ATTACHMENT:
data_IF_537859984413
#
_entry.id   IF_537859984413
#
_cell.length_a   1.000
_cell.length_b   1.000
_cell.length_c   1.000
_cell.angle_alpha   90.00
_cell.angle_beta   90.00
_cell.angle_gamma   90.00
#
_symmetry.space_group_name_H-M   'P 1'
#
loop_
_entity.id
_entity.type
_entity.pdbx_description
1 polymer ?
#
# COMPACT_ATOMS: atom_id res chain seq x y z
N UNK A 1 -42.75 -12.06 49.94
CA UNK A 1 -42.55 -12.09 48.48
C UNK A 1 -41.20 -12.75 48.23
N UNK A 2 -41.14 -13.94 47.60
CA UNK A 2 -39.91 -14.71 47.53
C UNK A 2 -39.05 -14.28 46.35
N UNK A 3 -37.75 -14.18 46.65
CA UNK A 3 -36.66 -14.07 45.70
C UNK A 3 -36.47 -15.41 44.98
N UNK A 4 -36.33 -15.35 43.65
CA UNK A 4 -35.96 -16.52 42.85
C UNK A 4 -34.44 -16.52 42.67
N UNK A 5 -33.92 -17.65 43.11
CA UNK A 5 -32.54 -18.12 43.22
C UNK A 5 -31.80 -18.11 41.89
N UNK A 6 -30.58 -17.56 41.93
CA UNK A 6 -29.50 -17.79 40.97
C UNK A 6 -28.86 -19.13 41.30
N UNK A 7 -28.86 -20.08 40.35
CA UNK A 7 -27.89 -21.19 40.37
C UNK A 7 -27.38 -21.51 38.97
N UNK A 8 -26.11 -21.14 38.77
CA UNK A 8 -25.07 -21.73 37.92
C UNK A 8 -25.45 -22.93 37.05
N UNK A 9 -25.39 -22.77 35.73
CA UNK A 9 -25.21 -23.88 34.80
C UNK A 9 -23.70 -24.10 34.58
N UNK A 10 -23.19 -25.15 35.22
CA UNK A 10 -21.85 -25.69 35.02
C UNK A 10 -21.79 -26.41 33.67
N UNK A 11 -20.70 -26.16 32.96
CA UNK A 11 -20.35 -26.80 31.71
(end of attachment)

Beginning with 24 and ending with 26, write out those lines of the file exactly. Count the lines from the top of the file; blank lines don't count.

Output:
N UNK A 2 -41.14 -13.94 47.60
CA UNK A 2 -39.91 -14.71 47.53
C UNK A 2 -39.05 -14.28 46.35